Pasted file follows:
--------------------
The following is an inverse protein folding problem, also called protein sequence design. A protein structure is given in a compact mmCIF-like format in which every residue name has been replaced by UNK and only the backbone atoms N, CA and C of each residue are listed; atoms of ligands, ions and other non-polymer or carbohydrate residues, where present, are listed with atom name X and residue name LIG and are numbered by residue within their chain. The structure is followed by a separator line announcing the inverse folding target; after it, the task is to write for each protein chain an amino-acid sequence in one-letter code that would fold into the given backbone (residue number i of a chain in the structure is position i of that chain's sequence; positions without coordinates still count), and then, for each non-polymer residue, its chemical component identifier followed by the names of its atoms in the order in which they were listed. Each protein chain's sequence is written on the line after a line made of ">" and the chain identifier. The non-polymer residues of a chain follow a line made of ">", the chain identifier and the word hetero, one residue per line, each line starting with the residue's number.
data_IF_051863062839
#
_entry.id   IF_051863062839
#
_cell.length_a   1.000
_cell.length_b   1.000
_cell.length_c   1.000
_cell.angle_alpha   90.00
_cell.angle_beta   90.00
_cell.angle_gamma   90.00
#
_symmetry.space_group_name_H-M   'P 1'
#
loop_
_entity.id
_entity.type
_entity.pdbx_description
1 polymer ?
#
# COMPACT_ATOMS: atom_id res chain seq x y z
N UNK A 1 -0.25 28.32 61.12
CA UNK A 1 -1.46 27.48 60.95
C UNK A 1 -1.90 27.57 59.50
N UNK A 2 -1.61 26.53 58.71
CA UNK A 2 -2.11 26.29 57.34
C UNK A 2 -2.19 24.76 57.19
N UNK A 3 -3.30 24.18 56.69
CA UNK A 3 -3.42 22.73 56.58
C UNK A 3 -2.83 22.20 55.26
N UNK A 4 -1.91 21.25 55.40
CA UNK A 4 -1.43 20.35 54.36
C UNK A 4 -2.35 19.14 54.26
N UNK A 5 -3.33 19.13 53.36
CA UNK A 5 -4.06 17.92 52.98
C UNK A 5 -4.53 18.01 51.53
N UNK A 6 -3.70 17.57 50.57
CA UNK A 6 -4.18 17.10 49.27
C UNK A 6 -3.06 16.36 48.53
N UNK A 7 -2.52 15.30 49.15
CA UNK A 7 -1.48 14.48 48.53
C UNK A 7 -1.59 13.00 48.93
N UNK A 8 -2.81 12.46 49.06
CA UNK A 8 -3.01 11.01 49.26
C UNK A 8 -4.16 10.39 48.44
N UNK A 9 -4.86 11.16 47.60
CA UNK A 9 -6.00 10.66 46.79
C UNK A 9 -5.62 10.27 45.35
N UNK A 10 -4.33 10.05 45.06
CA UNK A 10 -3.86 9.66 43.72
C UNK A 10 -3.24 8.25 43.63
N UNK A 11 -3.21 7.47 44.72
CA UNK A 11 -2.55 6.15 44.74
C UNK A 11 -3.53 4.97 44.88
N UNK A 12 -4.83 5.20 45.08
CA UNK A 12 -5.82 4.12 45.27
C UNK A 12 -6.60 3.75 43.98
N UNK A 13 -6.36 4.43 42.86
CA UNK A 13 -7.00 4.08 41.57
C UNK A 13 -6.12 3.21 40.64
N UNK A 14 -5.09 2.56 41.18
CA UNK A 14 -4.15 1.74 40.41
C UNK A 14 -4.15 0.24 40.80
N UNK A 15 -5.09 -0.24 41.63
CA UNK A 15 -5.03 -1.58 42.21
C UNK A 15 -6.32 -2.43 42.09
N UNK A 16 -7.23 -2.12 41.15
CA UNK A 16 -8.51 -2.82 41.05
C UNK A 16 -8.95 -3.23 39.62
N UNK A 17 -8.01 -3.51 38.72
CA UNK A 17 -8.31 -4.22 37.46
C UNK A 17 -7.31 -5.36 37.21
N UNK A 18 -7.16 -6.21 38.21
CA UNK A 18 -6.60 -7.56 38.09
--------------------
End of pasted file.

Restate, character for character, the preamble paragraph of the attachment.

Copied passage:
The following is an inverse protein folding problem, also called protein sequence design. A protein structure is given in a compact mmCIF-like format in which every residue name has been replaced by UNK and only the backbone atoms N, CA and C of each residue are listed; atoms of ligands, ions and other non-polymer or carbohydrate residues, where present, are listed with atom name X and residue name LIG and are numbered by residue within their chain. The structure is followed by a separator line announcing the inverse folding target; after it, the task is to write for each protein chain an amino-acid sequence in one-letter code that would fold into the given backbone (residue number i of a chain in the structure is position i of that chain's sequence; positions without coordinates still count), and then, for each non-polymer residue, its chemical component identifier followed by the names of its atoms in the order in which they were listed. Each protein chain's sequence is written on the line after a line made of ">" and the chain identifier. The non-polymer residues of a chain follow a line made of ">", the chain identifier and the word hetero, one residue per line, each line starting with the residue's number.